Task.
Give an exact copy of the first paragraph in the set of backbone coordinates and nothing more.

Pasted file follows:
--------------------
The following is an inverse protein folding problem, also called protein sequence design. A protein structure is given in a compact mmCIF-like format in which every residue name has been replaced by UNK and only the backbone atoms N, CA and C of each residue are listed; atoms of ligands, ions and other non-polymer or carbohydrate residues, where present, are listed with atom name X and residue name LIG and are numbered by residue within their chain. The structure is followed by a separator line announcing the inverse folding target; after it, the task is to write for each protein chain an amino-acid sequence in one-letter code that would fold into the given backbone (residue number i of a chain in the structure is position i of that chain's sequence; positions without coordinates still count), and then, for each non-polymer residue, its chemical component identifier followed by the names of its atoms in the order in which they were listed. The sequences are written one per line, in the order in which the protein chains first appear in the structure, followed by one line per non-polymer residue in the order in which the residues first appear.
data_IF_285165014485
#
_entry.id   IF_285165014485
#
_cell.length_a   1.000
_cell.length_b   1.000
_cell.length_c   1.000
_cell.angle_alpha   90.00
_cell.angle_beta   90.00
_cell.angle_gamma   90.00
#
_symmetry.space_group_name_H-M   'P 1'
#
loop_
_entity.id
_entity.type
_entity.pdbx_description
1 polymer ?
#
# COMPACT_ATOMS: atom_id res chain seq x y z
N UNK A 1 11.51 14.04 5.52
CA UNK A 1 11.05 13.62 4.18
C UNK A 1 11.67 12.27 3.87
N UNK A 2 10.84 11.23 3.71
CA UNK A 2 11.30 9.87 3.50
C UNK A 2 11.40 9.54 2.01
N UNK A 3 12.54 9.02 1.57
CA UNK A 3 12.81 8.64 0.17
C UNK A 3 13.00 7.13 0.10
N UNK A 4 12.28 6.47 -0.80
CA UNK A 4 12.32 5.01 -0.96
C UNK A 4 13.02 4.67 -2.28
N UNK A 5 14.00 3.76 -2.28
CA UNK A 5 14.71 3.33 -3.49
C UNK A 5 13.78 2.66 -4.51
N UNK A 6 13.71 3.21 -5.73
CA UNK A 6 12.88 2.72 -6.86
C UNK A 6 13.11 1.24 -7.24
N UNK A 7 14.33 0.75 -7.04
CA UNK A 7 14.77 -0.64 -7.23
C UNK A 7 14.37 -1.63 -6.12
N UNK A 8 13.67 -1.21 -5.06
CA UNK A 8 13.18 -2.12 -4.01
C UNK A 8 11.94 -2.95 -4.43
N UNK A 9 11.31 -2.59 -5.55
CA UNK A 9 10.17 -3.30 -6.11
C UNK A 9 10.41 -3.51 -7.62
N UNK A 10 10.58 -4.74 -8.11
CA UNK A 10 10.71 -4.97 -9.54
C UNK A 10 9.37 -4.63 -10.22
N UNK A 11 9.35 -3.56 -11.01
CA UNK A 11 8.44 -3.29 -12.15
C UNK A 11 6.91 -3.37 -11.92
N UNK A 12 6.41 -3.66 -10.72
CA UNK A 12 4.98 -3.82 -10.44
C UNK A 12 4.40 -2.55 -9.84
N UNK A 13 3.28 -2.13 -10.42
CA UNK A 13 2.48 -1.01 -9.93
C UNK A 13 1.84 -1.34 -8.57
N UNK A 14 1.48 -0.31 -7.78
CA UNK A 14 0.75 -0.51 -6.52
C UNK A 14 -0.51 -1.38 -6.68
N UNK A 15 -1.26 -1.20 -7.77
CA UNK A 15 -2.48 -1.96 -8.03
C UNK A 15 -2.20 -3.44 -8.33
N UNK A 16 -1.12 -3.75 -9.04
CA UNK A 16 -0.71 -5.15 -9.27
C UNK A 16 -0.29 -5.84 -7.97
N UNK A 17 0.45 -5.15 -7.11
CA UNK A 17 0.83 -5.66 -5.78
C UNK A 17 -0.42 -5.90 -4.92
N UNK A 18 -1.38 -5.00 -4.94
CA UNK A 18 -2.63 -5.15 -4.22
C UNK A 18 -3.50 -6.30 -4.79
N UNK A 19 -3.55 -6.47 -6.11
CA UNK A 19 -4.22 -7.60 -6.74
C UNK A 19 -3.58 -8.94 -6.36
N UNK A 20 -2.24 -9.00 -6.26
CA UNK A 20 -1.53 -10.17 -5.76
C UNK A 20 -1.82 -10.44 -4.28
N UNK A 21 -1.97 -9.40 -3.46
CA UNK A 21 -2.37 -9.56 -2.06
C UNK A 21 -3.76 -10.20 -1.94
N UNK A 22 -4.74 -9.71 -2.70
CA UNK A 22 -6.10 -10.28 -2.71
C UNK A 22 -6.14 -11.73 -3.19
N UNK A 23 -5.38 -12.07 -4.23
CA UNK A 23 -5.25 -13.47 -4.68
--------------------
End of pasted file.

The following is an inverse protein folding problem, also called protein sequence design. A protein structure is given in a compact mmCIF-like format in which every residue name has been replaced by UNK and only the backbone atoms N, CA and C of each residue are listed; atoms of ligands, ions and other non-polymer or carbohydrate residues, where present, are listed with atom name X and residue name LIG and are numbered by residue within their chain. The structure is followed by a separator line announcing the inverse folding target; after it, the task is to write for each protein chain an amino-acid sequence in one-letter code that would fold into the given backbone (residue number i of a chain in the structure is position i of that chain's sequence; positions without coordinates still count), and then, for each non-polymer residue, its chemical component identifier followed by the names of its atoms in the order in which they were listed. The sequences are written one per line, in the order in which the protein chains first appear in the structure, followed by one line per non-polymer residue in the order in which the residues first appear.